The last minute shoppers are finally coming out to play. None too soon, with only four days left before Christmas. And what are they buying?
China is buying banks. Mining companies are buying each other (how vain). And retro American investors wish it was 1999. They’re buying tech stocks like Oracle (NASDAQ:ORCL). And we are buying none of this market good cheer.
How about we start with the miners? Next year could be a very good year to be a takeover trader. That is, if you keep your eyes on takeovers in the mining business, you’re going to find a lot of rapid movement in share prices as the whole sector gobbles itself up.
Who is buying who? Zinifex (ASX:ZFX) made a $775 million bid yesterday for Tasmanian nickel miner Allegiance (ASX:AGM). Allegiance shares rose 38% on the bid, which is about six times 2009 earnings, according to Andrew Trounson in today’s Australian.
China is involved too. Chinese nickel-maker Jinchuan has a 10.4% stake in Allegiance and is contracted to take all 8,500 tonnes of production from the firms Avebury mine on the West Coast of Tasmania.
So Zinifex wants to buy Allegiance, which is partially owned by Jinchuan, before Zinifex itself is bought by someone else, like, say, Oxiana (ASX:OXR). Are you with us?
For the miners, it’s all about increasing production by acquisition. It’s a much quicker route to higher sales than organic growth and project development. And as you can tell, the whole sector seems to be in the grip of a takeover mania. Hmmn.
According to Jo Clarke in today’s Financial Review to the top eight takeover targets for 2008 are:
1. Oxiana: base and precious metals in Australia and Laos
2. Zinifex: zinc and lead mining in Australia
3. Lihir Gold (ASX:LGL): Gold in PNG and Australia
4. Albidon (ASX:ALB): nickel in Australia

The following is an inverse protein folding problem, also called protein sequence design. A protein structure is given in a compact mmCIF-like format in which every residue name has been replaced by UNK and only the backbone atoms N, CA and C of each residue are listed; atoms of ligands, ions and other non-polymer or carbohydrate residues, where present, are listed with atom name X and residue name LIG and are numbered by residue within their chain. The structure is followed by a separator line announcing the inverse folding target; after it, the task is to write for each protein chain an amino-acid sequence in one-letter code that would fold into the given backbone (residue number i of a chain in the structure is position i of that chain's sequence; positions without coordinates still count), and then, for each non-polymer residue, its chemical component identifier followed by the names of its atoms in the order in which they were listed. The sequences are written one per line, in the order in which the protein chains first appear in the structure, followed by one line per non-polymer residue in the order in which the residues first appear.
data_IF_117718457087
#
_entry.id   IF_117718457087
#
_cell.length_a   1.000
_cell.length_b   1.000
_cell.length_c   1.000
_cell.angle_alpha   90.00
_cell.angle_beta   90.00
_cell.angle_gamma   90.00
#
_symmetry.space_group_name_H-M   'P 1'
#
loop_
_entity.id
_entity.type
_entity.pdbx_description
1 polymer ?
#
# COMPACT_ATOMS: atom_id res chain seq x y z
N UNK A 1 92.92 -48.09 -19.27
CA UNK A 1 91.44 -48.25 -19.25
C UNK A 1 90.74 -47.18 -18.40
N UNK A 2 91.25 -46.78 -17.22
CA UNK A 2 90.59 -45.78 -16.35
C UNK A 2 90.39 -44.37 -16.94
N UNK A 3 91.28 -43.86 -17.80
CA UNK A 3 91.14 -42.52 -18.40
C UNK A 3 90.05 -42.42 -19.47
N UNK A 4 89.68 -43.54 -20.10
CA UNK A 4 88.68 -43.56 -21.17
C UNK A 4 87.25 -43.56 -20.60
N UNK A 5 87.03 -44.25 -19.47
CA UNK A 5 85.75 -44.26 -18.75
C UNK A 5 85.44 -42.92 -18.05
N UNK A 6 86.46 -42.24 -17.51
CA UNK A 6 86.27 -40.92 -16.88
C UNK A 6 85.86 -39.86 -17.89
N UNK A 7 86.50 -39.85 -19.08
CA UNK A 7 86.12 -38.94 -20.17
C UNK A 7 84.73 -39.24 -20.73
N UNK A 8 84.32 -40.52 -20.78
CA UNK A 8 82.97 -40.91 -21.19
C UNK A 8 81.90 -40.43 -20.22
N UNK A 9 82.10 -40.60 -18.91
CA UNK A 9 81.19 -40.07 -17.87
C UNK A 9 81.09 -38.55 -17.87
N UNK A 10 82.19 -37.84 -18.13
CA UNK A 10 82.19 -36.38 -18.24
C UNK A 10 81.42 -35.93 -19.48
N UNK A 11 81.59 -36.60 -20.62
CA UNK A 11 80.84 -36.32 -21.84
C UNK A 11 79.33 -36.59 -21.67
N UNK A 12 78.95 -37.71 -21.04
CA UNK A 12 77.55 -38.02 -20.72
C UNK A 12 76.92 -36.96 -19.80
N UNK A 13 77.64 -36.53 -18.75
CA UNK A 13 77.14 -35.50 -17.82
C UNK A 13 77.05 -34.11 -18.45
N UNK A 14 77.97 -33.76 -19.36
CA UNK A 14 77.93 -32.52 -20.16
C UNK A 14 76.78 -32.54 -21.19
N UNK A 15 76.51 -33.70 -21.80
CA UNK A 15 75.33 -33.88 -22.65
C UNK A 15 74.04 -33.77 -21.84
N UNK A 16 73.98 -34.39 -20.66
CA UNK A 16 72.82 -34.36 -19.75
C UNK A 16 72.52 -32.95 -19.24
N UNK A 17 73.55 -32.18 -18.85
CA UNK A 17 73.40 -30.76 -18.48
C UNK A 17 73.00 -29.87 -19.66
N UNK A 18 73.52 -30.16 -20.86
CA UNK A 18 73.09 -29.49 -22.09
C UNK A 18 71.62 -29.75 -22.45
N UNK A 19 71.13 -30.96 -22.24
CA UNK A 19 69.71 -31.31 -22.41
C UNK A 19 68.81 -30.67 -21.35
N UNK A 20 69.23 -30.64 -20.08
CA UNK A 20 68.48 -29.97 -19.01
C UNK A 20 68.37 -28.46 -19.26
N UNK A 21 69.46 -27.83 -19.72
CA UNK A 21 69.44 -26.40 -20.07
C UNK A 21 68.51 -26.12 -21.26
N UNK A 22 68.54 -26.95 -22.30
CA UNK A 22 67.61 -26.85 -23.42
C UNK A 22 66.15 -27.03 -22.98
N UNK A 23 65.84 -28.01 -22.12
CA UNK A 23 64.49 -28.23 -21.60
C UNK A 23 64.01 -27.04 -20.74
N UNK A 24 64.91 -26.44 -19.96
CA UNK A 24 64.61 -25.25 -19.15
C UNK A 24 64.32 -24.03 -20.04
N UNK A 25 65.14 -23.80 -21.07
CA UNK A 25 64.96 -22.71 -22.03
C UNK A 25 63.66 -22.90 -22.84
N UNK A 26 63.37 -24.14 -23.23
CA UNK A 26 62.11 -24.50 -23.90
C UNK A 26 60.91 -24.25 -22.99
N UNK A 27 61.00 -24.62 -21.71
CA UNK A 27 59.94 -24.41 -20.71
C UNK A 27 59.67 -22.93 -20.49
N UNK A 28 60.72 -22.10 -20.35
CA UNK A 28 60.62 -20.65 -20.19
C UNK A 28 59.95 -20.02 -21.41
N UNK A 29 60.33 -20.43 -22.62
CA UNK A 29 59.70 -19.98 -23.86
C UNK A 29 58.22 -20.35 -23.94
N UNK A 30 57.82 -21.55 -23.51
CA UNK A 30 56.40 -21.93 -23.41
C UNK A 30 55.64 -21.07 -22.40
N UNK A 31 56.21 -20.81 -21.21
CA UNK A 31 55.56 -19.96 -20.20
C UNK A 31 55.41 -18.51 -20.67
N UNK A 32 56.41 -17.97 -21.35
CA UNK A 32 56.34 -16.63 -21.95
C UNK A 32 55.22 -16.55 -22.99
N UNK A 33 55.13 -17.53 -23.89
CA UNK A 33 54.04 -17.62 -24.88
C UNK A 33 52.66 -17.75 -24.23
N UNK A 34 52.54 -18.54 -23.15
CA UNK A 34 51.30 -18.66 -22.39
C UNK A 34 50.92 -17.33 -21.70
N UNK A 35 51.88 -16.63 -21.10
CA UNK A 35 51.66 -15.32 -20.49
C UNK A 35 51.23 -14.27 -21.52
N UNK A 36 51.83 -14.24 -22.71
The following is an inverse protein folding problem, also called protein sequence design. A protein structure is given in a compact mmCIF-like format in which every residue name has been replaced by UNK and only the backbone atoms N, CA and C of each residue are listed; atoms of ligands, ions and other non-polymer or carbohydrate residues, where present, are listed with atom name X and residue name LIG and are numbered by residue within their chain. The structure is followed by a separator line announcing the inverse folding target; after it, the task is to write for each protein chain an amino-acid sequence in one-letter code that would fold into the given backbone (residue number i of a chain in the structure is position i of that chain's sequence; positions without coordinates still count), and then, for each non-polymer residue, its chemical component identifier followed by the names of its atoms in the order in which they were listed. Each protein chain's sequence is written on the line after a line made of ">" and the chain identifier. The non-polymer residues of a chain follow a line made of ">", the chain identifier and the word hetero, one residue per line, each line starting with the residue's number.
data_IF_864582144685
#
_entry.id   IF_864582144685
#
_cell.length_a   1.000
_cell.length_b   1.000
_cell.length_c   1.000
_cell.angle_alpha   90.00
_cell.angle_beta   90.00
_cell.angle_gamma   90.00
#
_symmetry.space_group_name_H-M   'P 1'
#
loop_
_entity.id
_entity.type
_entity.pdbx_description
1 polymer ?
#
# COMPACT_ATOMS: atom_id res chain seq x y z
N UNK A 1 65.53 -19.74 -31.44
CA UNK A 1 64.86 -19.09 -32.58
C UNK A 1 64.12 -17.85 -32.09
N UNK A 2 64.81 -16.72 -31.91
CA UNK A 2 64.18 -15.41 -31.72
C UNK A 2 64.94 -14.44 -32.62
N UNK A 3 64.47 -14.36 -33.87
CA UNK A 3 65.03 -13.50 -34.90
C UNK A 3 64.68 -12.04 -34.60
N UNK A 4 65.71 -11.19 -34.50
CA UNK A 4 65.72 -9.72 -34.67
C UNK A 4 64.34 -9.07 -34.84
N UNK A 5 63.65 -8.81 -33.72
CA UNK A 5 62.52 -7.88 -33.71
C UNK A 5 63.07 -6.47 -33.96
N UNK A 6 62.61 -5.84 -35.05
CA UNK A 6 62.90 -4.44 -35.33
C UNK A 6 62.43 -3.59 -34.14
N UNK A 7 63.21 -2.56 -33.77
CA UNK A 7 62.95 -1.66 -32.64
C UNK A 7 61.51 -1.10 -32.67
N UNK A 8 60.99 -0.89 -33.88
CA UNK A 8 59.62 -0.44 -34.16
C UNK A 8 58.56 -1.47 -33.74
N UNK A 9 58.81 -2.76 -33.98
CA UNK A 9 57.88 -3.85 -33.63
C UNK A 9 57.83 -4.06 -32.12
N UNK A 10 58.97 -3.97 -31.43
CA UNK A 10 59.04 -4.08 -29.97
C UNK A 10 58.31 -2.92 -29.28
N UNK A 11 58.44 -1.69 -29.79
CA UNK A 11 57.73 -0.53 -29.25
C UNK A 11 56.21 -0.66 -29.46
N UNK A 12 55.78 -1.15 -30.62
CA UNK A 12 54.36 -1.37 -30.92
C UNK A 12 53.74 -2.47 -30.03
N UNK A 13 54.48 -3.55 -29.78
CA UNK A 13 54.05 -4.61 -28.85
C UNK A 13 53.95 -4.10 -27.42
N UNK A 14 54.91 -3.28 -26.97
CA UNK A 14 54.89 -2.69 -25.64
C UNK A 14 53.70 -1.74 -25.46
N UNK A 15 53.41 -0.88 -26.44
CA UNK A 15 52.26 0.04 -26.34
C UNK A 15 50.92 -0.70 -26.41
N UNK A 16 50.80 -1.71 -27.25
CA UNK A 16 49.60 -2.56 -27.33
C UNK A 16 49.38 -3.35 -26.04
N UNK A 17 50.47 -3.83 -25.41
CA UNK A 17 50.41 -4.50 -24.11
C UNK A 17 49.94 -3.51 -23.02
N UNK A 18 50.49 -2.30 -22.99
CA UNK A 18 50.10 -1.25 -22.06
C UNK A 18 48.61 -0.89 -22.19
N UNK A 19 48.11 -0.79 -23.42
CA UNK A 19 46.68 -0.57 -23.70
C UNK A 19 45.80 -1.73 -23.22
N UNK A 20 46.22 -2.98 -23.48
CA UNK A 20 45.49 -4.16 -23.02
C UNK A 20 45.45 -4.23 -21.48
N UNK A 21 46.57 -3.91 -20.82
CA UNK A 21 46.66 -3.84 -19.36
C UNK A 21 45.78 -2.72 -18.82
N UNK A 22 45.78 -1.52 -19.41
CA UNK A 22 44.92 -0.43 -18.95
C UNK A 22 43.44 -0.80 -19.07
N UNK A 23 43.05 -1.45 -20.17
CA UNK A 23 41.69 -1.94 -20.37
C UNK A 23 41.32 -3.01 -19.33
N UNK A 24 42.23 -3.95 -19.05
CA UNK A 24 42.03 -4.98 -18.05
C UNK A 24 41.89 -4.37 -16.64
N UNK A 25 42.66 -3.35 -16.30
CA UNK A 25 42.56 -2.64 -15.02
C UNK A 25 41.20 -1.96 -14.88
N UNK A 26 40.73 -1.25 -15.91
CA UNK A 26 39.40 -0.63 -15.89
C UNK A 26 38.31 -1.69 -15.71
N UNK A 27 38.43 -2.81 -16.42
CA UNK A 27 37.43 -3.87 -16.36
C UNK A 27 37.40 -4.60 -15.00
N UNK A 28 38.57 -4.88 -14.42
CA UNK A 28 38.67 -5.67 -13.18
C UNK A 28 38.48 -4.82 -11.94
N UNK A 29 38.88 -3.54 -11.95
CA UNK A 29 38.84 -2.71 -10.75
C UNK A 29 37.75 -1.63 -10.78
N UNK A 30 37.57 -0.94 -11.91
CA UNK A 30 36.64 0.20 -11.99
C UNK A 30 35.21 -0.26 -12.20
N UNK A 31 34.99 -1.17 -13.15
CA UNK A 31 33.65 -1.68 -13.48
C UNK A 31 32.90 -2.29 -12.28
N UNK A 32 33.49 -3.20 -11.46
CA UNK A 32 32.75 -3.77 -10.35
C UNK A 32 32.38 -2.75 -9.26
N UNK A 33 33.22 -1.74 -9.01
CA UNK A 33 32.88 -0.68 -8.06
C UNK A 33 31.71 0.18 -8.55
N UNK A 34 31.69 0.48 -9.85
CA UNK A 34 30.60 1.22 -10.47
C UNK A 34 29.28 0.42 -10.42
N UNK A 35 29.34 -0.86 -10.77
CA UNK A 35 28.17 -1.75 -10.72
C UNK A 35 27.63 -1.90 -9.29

5. Western Areas (ASX:WSA): nickel in Australia
6. Equinox (ASX:EQN): copper in Zambia
7. CBH Resources (ASX:CBH): zinc and lead in Australia
8. Andean Resources (ASX:AND): gold in South America
Why all the action in nickel stocks? We took a look at a five-chart for nickel and then asked our new technical analyst and trader Gabriel Andre what to make of it. First the chart.
What does it mean? We’ll let Gabriel explain. He’s the technical analyst and trader.
“It could be a good time for a rebound. The nickel price has reached a long-term support line. This support is a former resistance line with highs in 2000, early 2004 and 2006. The break of this line during August 2006 triggered a strong bullish trend.”
Sounds good so far. He continues, “As usual in the markets, the new high became—and remains–the main support line. Indeed, the price rebounded sharply on this support after the sharp sell-off in last August, which confirms the validity of this technical line.”
But is nickel a buy right now? Gabriel says there is a risk. If the support doesn’t hold, the price will fall further. “Since the beginning of December, the price is just above this strong support. Technically speaking, the break of this support should trigger another big sell-off with the other long-term support line (through the lows of 2001 and of 2005) as the new target.”
Words matter, as we mentioned yesterday. A sure sign that the minerals boom is maturing is the filtering down of specialist knowledge to the retail investors. It is not enough anymore to know that resources in a bull market. Or that nickel has made what looks like a double technical bottom and has found long-term support. You have to know more.
For example, there are two kinds of nickel deposits. Nickel sulphides are harder to find but higher grade. Nickel laterite deposits are easier to locate, but harder to process. Nickel competes with zinc as an alloy for making stainless steel. Is the nickel price forecasting demand growth, or supply constriction…or nothing of the sort?
By the way, before he became an iron ore Baron with Fortescue, Andrew Forrest nearly became a nickel baron. His master plan was to use a new process for turning laterite ore into nickel in Western Australia through his vehicle at the time, Anaconda.
Prophets are never honoured in their own time. The process Forrest trumped for treating the laterite ore didn’t quite come off the way anyone expected. He parted ways with the project, which has since become Minara Resources (owned 40% by Glencore, the behind-the-scenes partner in Xstrata).
“Minara trades at less than half the P/E of the rest of the resource industry. The question going forward—and it’s worth a look—is whether the company can contain costs,” says Outstanding Investments editor Al Robinson.
Determining resource quality is also important, as Minara and other firms ramp up brownfield and greenfield exploration all over Australia. Incidentally, Al has also written an article on how reserves and resources so they are compliant with JORC. Look for that in your stocking on Monday.
Markets and Money